We have an ask and this is an easy one. A quick click of the mouse just once and your vote for our DDVA blog helsp keep it in the top ten list of LD blogs hosted by SkinnyScoop.
Please follow this link or click on the image and cast your vote for our Decoding Dyslexia VA Blog as resource for Dyslexia. http://www.skinnyscoop.com/social-list/best/top-25-ld-blogs
Then, if you are moved to go ahead share the request with you friends and family.
We thank each and everyone of you and truly appreciate your continued support in raising dyslexia awareness and speaking up for our dyslexic children.
We invite our supporting organizations to send us their summer time programs, camps, workshops, sessions, etc. DDVA will work to put together a resource for Virginia families looking for opportunities for summer activities enrollment.
Please submit program details to email@example.com now through March 30, 2014.
On March 15th, 46 Decoding Dyslexia states will be asking the public to display their “1 in 5” proudly for all to see.
This 1 in 5 campaign is piggybacking the observation of National Reading Month, with the reminder that 1 in 5 individuals is dyslexic and struggle with reading everyday.
Want to join in? Here is all you have to do.
“Write it out!”
Write, post, print, sky write the words: “1 in 5” on something; your hand, a t-shirt, car window, post it note, even a banner.
Take a picture of it and share it!
- Post it to your Facebook page!
- Post it to our Facebook page: Decoding Dyslexia VA
- Post it on Twitter! @ddva13
- Instagram it!
- Pin it!
Include the hashtag #showme1in5 so we can all connect.
This campaign is to raise Dyslexia awareness.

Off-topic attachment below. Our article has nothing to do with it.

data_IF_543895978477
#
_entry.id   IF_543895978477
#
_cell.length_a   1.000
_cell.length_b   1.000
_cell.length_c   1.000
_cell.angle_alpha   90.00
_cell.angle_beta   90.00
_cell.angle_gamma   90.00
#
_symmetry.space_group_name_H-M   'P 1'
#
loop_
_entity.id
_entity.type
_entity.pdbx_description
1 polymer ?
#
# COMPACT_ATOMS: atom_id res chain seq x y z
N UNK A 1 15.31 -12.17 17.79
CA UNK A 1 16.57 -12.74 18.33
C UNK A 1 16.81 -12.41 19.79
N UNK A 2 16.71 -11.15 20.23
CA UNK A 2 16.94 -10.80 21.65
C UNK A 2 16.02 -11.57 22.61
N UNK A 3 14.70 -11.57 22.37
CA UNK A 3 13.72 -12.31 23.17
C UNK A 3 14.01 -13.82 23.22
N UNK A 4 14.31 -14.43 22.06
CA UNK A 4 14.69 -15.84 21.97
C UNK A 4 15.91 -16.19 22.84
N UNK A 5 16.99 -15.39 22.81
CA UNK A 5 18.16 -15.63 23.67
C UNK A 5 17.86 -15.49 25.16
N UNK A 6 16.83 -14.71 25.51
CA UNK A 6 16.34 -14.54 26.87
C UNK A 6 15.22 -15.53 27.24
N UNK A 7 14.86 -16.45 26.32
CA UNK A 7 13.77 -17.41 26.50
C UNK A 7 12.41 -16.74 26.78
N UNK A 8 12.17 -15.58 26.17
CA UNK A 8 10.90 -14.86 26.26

1 in 5 individuals is dyslexic; early identification and proper intervention are key to helping these children succeed in their education.
Thank you from all of us DDVA! We look forward to seeing your “1 in 5” posts this Saturday, March 15th!!
Learn about dyslexia from leading expert, Susan Barton.
Dyslexia’s inheritance patterns and the genetic link
The symptoms of mild dyslexia in adults
The classic warning signs in children
Why most dyslexic children don’t qualify for special ed
Research-based “best practices” to improve spelling, reading, and writing
Why tutoring alone is not enough — and much more!!!
Certificate of continuing education provided by request.
Who should attend?
Parents who are trying to determine if dyslexia is their child’s issue, or who know it is and need to understand all the areas that it will impact, including math and memorization
Teachers who don’t understand why children who can’t master spelling and struggle with reading don’t qualify for special education services
Reading Specialists who need to know how to informally identify which of their struggling readers may have dyslexia — and what to do to help them
Principals who want to start early intervention programs to achieve the goal of No Child Left Behind — that every student is reading at grade level by the end of third grade
Resource Specialists who need to know how to close the gap for students who have a learning disability
School Psychologists who want to learn to distinguish dyslexia from other learning disabilities
Speech Language Therapists who are often the first specialists to work with dyslexic children because of their difficulty articulating R’s and L’s, M’s and N’s, and S, SH and CH
Pediatricians who are often asked by parents to test their children for dyslexia
Counselors and Psychologists who often deal with the lifelong emotional damage that undetected dyslexia and academic failure causes
Click here for a list of upcoming presentations.
Susan Barton is trained in seven different Orton-Gillingham-based programs and teaches graduate-level courses on dyslexia through the University of San Diego.
Susan was recently inducted into the International Dyslexia Association’s Hall of Honor.
Click here to learn more about Susan.
VA State Department of Education Manuals
SOL Implementation Manuals can be found here: http://www.doe.virginia.gov/testing/test_administration/index.shtml
Special Education Parents Rights Manual can be found here: http://www.doe.virginia.gov/special_ed/parents/parents_guide.pdf
Guidelines for Educating Students with Specific Learning Disabilities (SLD)